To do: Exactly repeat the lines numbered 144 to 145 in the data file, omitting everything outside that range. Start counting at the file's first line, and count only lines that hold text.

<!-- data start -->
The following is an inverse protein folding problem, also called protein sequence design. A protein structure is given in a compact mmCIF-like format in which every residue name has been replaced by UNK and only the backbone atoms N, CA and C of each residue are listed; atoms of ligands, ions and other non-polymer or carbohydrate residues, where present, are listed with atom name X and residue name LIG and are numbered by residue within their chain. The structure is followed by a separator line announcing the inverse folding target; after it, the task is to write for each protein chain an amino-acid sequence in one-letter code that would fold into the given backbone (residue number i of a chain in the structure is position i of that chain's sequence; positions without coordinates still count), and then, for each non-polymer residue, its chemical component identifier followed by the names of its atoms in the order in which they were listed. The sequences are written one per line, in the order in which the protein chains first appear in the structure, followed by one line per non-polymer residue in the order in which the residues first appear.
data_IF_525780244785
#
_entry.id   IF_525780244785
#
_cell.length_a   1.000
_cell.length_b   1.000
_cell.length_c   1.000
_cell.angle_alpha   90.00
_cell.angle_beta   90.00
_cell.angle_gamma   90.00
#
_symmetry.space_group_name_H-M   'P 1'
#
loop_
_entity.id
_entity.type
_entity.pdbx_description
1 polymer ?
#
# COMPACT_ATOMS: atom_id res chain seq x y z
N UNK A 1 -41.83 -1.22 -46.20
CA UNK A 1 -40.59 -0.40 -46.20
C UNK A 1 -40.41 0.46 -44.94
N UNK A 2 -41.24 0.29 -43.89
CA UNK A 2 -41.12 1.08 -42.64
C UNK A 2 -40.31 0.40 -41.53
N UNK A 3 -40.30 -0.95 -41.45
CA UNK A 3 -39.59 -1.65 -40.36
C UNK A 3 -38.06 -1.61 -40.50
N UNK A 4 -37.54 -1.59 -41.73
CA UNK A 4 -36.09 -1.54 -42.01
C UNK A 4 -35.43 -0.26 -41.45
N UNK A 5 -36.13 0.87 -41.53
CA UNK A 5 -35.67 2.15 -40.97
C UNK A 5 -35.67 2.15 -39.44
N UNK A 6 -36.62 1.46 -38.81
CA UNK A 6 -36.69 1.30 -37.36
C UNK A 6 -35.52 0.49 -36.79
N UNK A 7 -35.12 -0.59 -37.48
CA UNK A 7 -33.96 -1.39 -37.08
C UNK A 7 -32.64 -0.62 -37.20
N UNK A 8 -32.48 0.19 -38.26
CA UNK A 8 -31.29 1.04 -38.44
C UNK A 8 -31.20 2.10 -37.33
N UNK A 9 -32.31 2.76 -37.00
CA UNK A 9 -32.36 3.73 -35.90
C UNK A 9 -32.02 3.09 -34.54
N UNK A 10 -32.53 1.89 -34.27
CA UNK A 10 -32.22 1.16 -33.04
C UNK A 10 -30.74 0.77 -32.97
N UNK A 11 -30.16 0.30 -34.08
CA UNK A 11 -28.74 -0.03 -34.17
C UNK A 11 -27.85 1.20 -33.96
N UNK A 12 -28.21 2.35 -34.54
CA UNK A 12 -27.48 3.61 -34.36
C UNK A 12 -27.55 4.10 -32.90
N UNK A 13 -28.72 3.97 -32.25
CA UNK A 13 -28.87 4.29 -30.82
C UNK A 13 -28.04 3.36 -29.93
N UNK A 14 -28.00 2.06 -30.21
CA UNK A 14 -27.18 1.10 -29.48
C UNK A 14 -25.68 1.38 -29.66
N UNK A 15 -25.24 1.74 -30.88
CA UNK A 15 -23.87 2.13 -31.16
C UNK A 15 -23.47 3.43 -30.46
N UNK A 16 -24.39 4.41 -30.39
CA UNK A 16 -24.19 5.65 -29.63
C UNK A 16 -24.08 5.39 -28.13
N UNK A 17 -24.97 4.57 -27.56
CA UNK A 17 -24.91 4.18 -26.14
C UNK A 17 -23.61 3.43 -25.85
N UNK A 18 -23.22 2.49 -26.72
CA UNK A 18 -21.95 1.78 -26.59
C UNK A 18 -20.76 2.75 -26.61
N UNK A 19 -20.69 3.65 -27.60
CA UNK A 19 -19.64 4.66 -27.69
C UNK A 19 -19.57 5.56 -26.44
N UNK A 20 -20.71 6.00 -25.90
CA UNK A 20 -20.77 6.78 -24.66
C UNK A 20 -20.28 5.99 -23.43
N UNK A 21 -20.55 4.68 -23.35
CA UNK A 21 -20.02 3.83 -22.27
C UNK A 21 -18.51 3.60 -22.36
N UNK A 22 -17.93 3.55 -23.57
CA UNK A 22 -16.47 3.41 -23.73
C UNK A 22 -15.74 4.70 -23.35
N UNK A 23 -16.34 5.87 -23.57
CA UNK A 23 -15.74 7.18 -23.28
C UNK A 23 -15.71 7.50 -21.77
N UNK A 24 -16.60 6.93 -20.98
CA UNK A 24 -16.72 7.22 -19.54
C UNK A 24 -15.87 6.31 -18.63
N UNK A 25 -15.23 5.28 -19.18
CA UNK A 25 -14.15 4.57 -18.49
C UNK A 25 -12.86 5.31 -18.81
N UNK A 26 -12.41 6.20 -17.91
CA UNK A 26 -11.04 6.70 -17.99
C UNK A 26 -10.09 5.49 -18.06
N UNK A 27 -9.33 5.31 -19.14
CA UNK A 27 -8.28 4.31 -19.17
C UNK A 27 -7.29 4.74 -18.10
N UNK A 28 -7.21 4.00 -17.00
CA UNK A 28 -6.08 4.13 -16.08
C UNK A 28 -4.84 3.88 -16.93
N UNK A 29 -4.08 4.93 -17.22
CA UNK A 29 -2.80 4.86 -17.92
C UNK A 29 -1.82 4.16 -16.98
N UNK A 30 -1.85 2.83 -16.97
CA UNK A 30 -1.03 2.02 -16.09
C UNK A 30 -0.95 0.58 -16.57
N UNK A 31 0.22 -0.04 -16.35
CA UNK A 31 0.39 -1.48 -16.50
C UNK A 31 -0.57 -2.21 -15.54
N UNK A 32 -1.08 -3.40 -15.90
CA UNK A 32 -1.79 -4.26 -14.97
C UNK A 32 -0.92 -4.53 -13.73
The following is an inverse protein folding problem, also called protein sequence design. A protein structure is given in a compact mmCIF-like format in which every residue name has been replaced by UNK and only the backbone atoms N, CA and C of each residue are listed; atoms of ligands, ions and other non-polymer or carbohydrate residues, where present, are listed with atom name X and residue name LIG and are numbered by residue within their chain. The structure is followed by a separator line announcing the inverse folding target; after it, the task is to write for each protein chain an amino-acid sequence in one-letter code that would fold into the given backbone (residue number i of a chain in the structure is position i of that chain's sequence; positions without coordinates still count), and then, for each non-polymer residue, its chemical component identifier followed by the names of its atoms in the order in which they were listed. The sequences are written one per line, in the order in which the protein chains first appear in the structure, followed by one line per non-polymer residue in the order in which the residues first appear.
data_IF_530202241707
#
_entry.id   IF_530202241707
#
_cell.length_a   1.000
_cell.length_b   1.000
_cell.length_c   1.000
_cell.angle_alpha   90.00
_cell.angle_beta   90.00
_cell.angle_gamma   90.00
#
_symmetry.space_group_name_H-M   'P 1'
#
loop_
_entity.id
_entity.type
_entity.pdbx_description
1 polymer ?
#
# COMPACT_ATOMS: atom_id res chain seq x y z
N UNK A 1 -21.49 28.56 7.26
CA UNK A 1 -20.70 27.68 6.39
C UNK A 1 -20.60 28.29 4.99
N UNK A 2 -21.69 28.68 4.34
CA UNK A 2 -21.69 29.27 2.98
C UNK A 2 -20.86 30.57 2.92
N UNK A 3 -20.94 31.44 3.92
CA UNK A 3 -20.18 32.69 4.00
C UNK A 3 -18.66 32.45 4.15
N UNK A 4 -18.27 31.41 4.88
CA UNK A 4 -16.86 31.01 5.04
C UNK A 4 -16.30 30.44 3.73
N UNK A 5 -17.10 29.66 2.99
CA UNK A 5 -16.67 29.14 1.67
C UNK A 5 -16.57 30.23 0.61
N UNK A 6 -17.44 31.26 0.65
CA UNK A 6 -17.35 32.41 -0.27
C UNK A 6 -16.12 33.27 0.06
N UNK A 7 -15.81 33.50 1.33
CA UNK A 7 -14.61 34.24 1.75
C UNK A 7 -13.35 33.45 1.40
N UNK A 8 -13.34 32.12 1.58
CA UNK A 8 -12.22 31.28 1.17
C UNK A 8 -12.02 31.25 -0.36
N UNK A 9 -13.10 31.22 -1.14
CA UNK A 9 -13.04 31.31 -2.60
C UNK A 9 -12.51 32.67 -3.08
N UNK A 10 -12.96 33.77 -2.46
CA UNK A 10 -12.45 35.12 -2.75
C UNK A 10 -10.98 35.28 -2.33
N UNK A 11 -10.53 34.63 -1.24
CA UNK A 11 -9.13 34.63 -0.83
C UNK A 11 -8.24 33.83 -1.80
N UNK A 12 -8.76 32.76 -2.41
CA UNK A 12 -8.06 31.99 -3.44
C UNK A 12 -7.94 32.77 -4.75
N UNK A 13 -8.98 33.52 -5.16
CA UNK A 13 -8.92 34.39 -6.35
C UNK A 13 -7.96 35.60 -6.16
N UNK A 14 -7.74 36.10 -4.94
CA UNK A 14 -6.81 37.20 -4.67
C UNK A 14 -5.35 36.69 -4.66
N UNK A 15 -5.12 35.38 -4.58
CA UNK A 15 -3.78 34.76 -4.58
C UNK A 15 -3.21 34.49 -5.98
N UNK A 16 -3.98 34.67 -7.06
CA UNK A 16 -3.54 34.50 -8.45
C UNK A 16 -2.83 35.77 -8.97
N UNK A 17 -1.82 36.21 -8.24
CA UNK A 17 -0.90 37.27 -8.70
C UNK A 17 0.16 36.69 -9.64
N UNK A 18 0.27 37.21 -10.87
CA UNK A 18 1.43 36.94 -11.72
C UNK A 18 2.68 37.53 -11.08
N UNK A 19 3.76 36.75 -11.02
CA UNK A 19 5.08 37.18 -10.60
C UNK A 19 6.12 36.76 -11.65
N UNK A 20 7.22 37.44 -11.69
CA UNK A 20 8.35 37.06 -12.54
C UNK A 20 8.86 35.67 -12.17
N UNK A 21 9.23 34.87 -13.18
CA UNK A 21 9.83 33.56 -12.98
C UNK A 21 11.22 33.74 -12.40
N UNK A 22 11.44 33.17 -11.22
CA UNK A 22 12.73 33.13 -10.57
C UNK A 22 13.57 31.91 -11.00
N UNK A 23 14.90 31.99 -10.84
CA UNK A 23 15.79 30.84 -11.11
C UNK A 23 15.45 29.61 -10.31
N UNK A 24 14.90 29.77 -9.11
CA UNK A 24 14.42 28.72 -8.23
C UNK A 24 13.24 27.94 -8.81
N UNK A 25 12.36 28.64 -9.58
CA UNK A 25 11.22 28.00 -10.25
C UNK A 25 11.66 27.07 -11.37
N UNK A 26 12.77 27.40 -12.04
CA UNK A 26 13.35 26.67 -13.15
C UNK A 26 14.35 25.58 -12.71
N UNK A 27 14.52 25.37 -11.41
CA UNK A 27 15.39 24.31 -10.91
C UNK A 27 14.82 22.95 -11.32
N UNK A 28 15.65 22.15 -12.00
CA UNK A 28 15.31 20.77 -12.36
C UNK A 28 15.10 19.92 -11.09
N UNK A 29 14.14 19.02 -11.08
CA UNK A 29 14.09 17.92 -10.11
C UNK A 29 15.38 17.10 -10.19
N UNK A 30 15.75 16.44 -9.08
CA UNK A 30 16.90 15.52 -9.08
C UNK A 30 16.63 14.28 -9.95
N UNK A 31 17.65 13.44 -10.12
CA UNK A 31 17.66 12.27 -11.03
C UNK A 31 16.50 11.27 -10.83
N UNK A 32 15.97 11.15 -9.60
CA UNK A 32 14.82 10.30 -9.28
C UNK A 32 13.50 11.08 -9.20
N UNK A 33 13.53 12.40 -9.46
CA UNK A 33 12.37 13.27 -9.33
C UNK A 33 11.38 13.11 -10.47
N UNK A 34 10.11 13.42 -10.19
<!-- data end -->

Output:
C UNK A 2 -20.86 30.57 2.92
N UNK A 3 -20.94 31.44 3.92